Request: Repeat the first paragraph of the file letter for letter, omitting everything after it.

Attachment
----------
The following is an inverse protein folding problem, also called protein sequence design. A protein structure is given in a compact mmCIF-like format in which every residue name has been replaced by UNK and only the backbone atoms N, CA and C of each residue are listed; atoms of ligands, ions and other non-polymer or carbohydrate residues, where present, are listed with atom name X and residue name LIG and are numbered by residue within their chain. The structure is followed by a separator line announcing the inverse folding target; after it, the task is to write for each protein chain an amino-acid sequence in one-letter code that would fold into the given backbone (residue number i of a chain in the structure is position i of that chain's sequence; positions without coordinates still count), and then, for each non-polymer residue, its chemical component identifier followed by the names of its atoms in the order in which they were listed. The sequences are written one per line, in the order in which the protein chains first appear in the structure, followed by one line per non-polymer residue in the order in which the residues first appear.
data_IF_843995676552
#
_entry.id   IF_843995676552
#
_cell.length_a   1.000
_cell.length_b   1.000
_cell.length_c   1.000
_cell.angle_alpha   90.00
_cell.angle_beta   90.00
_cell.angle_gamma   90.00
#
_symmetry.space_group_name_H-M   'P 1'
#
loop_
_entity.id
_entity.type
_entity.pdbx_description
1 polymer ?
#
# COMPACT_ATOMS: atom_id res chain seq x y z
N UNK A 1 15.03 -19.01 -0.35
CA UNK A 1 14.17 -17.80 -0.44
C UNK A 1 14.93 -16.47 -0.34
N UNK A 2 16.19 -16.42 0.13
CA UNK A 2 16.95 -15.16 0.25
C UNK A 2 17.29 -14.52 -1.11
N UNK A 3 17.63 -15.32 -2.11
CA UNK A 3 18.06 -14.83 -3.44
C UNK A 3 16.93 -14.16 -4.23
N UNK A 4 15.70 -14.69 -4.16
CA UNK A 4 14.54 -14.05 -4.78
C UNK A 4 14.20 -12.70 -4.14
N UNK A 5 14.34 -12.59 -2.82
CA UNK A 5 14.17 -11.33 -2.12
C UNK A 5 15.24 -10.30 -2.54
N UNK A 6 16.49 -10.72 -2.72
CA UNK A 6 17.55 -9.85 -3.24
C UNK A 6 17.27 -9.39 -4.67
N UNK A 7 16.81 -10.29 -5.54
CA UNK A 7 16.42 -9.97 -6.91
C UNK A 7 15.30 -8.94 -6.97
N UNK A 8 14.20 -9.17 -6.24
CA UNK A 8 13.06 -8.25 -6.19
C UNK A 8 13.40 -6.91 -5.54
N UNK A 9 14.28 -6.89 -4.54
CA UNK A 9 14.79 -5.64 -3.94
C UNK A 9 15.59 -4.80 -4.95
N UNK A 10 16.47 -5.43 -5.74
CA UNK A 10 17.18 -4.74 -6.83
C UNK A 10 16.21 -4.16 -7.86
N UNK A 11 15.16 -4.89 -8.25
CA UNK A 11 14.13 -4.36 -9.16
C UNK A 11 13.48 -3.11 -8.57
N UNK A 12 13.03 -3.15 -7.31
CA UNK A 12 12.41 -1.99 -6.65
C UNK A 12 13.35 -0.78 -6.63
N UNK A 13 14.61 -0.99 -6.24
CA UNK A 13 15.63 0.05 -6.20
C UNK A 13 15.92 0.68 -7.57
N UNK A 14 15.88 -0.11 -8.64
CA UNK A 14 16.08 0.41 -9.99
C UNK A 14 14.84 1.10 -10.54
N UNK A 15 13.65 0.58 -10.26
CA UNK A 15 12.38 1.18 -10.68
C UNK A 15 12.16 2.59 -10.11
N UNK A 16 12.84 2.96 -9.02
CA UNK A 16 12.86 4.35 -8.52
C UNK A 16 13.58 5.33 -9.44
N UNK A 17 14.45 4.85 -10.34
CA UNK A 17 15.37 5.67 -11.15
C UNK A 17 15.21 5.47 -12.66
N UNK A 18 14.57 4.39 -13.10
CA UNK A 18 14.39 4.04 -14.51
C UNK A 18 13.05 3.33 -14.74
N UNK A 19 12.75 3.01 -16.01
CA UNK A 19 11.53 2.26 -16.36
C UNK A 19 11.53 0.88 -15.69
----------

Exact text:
The following is an inverse protein folding problem, also called protein sequence design. A protein structure is given in a compact mmCIF-like format in which every residue name has been replaced by UNK and only the backbone atoms N, CA and C of each residue are listed; atoms of ligands, ions and other non-polymer or carbohydrate residues, where present, are listed with atom name X and residue name LIG and are numbered by residue within their chain. The structure is followed by a separator line announcing the inverse folding target; after it, the task is to write for each protein chain an amino-acid sequence in one-letter code that would fold into the given backbone (residue number i of a chain in the structure is position i of that chain's sequence; positions without coordinates still count), and then, for each non-polymer residue, its chemical component identifier followed by the names of its atoms in the order in which they were listed. The sequences are written one per line, in the order in which the protein chains first appear in the structure, followed by one line per non-polymer residue in the order in which the residues first appear.